Fyodor Dostoevsky turned out to be pretty darn prophetic. From Kevin Barrett at unz.com:
“’Are these the Nazis, Walter?’ ‘No, Donny, these men are nihilists, there’s nothing to be afraid of.’” -The Big Lebowski
Since the so-called insurrection of January 6, big media, big government, and big corporations have been demanding the collective scalp of the Trumpian alt-right. If we don’t somehow make those 70 million Trump voters disappear, the subtext goes, American democracy is doomed.
The alt-right agrees that American democracy faces an existential threat, but disagrees vociferously about the nature of the threat. Whereas Democrats and corporate media consider Trump’s cult of personality a fascist regime in the making, and his followers deluded and none-too-bright storm troopers, the deplorables, for their part, view the corporate Democrats as TDS-addled censorship-loving election thieves bent on establishing a “woke” dictatorship.
What does all this sound and fury really signify? What we are witnessing is a clash of barely-coherent yet increasingly frenetic ideologies—something the previous generation never imagined when it famously proclaimed the end of ideology. Its seems that Francis Fukuyama never read his Dostoevsky. If he had, he would have understood that the collapse of the grand récit of modernity would not lead to universal satisfaction under neoliberalism, but instead to ideological extremism, chaos, and bloodshed.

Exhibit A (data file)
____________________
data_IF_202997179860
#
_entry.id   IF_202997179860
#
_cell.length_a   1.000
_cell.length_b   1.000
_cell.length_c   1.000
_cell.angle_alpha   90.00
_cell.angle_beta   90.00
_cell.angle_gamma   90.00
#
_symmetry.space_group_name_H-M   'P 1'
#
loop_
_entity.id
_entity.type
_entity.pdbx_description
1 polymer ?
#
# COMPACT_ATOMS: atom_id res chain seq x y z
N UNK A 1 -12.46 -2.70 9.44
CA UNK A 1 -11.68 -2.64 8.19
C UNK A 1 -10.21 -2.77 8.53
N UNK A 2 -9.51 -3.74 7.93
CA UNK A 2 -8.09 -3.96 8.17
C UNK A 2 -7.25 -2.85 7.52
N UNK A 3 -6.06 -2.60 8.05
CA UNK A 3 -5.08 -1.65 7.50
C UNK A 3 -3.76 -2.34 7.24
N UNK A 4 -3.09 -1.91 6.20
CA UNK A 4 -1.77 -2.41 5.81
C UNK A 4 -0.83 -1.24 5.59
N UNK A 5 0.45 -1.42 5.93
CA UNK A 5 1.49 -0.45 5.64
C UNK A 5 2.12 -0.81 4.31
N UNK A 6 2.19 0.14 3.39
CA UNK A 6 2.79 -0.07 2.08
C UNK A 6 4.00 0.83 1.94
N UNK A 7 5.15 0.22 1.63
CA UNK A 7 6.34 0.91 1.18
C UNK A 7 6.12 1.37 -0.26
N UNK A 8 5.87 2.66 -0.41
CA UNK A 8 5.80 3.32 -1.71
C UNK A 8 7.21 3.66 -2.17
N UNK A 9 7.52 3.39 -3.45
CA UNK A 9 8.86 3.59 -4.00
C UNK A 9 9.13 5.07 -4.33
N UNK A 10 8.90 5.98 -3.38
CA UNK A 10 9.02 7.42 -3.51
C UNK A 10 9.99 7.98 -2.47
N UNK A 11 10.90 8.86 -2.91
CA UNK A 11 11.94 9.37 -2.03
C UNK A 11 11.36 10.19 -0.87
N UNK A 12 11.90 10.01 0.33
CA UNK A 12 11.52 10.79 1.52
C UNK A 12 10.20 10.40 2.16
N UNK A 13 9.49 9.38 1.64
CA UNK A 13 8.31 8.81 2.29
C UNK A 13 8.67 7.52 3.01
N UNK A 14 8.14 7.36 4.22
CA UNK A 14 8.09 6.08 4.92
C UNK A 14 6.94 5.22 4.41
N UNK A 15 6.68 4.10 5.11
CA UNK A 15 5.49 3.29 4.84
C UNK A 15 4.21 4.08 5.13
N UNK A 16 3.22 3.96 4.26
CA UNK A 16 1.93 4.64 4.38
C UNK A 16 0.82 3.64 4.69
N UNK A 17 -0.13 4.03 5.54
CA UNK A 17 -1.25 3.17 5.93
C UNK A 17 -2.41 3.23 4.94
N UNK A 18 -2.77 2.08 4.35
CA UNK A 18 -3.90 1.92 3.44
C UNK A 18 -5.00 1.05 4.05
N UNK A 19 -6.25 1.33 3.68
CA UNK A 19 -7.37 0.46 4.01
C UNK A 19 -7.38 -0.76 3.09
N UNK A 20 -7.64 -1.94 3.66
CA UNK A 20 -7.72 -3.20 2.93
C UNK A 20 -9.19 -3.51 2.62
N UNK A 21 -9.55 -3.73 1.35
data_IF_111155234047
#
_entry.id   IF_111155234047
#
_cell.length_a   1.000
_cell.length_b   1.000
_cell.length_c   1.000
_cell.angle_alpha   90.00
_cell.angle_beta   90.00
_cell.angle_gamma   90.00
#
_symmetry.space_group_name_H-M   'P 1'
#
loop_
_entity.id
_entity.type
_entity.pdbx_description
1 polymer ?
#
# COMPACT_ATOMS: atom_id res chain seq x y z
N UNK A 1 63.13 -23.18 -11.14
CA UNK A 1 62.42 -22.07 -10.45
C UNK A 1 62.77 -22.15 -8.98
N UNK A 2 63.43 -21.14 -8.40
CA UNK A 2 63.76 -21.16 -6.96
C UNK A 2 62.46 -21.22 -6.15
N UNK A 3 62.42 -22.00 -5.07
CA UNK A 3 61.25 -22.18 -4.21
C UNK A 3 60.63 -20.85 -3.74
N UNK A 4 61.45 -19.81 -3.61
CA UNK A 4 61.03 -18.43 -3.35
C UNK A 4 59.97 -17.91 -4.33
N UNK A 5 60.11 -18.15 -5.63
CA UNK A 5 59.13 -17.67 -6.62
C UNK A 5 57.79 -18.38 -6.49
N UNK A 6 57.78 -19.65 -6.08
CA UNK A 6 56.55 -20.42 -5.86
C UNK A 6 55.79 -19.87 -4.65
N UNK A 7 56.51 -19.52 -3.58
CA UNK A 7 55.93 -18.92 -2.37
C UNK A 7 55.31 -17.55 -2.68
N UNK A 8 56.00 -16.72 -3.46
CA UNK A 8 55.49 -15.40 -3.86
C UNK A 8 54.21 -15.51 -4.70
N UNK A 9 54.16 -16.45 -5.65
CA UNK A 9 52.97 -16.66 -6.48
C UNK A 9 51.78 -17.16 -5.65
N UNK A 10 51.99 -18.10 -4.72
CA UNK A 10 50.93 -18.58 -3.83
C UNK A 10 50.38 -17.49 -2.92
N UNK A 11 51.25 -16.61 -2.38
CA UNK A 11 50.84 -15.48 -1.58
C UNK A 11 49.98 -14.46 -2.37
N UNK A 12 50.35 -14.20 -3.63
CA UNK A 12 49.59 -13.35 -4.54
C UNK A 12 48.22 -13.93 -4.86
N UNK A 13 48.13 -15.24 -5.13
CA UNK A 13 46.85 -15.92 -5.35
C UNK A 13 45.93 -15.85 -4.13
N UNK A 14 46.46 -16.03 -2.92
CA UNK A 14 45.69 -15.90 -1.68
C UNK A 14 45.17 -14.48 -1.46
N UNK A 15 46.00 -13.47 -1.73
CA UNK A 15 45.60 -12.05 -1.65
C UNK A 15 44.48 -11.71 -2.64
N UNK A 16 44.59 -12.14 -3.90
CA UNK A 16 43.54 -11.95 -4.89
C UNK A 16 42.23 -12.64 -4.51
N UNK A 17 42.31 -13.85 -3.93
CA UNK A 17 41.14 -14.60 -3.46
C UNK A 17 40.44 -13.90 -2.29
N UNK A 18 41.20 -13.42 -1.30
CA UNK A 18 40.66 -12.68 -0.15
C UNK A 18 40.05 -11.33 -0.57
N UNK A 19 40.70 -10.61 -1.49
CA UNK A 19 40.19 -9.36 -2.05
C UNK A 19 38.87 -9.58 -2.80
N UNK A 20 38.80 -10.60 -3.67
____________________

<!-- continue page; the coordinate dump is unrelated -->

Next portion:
From Fyodor Dostoyevsky (1821-1881), Russian novelist, short story writer, essayist, journalist and philosopher, The House of the Dead (1862):
Money is coined liberty, and so it is ten times dearer to the man who is deprived of freedom
From Fyodor Dostoyevsky (1821–1881), Russian novelist, short story writer, essayist, journalist and philosopher, The House of the Dead (1862):
There are people who thirst for blood like tigers. Any man who has once tasted this unlimited power over the blood, over the body and spirit of a human creature like himself, a creature created in the same image and subject to the same law of Christ; any man who has tasted this power, this boundless opportunity to humiliate most bitterly another being made in the image of God — becomes the servant instead of the master of his own emotions. Tyranny is a habit. It can and does eventually develop into a disease. I believe that the best of men may grow coarse, degrade to the level of a beast by sheer force of habit. Blood and power intoxicate one, they develop callousness and lust. The greatest perversions grow finally acceptable and even delicious to mind and heart. The man and the citizen perish in the tyrant for ever and the return to human dignity, remorse and spiritual rebirth becomes scarcely possible to him. Besides, the example and mere possibility of arbitrary power are contagious; they are indeed a great temptation. A society which regards such things calmly is already corrupt at the roots.